For in-the-money calls where the corresponding put still has some value, the rule used by most of the market is that if the value of the dividend is more than the value of the corresponding put plus interest, then the call should generally be exercised
for the dividend.
Writers of call options who want to avoid assignment (being exercised
against) may need to either buy back or roll that short call position to another strike in another expiry, being mindful again that the option they roll to is not also a candidate for early exercise.
National Australia Bank
Ex-Div 7th June 2004
Dividend 83 cents
Share Price $30.31 on last cum dividend date
1. June 2600 Call (deep-in-the-money)
• Corresponding put is worthless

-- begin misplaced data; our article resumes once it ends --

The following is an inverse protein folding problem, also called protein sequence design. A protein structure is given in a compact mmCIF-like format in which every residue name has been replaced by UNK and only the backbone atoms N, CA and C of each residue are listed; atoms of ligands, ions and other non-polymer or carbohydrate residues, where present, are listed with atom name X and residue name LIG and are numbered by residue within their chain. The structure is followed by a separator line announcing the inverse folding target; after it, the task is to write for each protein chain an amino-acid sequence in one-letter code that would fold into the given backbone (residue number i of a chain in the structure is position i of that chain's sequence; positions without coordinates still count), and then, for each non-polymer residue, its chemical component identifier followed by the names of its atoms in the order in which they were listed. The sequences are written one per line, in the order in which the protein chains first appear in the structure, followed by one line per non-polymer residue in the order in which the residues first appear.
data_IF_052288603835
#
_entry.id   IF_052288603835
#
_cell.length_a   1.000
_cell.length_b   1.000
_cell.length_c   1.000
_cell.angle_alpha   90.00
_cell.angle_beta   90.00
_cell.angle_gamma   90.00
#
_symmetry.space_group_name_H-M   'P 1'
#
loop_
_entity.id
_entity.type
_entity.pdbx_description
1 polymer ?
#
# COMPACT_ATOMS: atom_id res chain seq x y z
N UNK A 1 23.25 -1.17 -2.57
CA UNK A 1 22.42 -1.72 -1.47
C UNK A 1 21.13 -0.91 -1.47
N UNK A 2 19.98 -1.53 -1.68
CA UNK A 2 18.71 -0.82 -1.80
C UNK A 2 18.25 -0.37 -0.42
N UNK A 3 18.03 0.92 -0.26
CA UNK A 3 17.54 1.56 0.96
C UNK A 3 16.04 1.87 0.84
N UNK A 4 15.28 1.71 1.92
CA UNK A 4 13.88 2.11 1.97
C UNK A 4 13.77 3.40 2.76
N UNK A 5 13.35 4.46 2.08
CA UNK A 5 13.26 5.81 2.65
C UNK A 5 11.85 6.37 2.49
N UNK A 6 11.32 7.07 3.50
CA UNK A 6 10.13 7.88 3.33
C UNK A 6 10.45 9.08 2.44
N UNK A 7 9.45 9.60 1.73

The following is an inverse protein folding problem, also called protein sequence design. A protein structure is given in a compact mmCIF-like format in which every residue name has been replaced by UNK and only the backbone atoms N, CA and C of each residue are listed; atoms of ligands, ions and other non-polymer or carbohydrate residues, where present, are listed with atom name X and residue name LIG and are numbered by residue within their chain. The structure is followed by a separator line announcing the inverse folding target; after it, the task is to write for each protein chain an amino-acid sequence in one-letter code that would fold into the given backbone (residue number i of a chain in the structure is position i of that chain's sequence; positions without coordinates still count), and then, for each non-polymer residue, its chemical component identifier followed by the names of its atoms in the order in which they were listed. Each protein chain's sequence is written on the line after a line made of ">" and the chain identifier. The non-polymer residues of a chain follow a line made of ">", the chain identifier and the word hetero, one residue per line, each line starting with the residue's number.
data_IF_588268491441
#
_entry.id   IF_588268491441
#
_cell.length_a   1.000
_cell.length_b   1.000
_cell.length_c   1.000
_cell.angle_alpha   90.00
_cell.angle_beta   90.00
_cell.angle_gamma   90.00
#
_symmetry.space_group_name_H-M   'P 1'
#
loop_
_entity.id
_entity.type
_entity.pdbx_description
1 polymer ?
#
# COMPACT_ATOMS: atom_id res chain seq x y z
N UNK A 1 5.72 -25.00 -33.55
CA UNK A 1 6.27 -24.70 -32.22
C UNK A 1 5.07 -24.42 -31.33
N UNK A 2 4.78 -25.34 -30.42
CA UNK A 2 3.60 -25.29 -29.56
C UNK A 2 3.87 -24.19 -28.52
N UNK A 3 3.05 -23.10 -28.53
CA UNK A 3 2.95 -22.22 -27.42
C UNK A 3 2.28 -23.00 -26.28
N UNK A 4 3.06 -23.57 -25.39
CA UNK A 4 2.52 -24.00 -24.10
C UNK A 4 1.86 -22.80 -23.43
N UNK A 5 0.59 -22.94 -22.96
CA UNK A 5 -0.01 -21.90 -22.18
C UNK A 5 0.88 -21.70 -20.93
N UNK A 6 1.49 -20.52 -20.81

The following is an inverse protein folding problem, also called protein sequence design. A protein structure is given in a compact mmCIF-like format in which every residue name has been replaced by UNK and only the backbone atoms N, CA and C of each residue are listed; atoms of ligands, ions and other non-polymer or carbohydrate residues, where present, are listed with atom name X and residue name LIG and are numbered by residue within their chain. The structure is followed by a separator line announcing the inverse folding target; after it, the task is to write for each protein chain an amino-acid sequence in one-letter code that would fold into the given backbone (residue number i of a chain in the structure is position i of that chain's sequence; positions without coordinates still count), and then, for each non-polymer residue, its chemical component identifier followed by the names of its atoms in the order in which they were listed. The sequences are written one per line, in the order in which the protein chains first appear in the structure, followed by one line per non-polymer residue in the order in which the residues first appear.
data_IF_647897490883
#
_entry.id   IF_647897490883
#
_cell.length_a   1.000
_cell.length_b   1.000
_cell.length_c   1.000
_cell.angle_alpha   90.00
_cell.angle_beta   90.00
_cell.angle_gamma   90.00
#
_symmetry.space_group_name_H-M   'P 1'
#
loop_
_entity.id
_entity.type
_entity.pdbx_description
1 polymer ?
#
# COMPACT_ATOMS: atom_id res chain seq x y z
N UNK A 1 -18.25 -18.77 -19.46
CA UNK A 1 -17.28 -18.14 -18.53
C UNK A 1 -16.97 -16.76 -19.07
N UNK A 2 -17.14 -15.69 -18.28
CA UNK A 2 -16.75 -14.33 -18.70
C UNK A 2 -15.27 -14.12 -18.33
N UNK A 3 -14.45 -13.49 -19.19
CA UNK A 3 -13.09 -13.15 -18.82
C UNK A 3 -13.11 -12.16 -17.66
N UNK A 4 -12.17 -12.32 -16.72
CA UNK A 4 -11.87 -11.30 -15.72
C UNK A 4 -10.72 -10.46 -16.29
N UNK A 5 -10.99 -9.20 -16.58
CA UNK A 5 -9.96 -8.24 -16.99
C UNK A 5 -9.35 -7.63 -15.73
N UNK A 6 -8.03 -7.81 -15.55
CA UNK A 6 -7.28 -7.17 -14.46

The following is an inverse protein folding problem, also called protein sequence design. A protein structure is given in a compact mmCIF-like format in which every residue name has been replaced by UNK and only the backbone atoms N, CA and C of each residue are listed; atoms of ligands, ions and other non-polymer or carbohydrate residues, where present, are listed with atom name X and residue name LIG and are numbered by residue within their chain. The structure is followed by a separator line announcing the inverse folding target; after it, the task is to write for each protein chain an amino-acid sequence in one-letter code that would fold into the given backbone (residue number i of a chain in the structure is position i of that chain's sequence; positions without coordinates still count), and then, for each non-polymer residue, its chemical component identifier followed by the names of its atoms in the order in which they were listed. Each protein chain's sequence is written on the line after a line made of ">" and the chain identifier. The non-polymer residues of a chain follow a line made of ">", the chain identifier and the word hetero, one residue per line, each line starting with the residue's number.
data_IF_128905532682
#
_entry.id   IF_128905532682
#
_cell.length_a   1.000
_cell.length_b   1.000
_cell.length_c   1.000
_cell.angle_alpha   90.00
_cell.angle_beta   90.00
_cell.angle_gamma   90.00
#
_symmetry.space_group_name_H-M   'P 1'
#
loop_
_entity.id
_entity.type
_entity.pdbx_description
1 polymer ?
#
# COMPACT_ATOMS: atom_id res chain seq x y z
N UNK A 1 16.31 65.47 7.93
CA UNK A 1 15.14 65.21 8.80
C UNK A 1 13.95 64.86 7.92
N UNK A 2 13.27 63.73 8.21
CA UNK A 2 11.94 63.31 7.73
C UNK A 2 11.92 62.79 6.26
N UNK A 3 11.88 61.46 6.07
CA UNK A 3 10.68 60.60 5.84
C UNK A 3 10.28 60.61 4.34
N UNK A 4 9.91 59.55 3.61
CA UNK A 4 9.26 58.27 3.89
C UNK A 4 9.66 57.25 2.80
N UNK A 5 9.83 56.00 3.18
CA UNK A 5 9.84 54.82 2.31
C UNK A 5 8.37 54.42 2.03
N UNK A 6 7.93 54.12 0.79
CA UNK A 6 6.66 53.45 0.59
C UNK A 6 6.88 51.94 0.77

• Interest = 6.4 cents (Strike Price $26.00 X Interest Rate 5.25%) / 365 days X 17 days till expiry
• 83 cents > 6.4 cents
Therefore the June 2600 call will generally be exercised
2. June 3000 Call (In-the-money)
• Corresponding put is 68 cents
• Interest = 7.3 cents
• 83 cents > 75.3
Therefore the June 3000 call will generally be exercised
3. June 3050 Call (In-the-money)
• Corresponding put is $1.09
• Interest = 7.5 cents
• 83 cents < $1.165
Therefore the June 3050 call will generally not be exercised
because the dividend isn't large enough.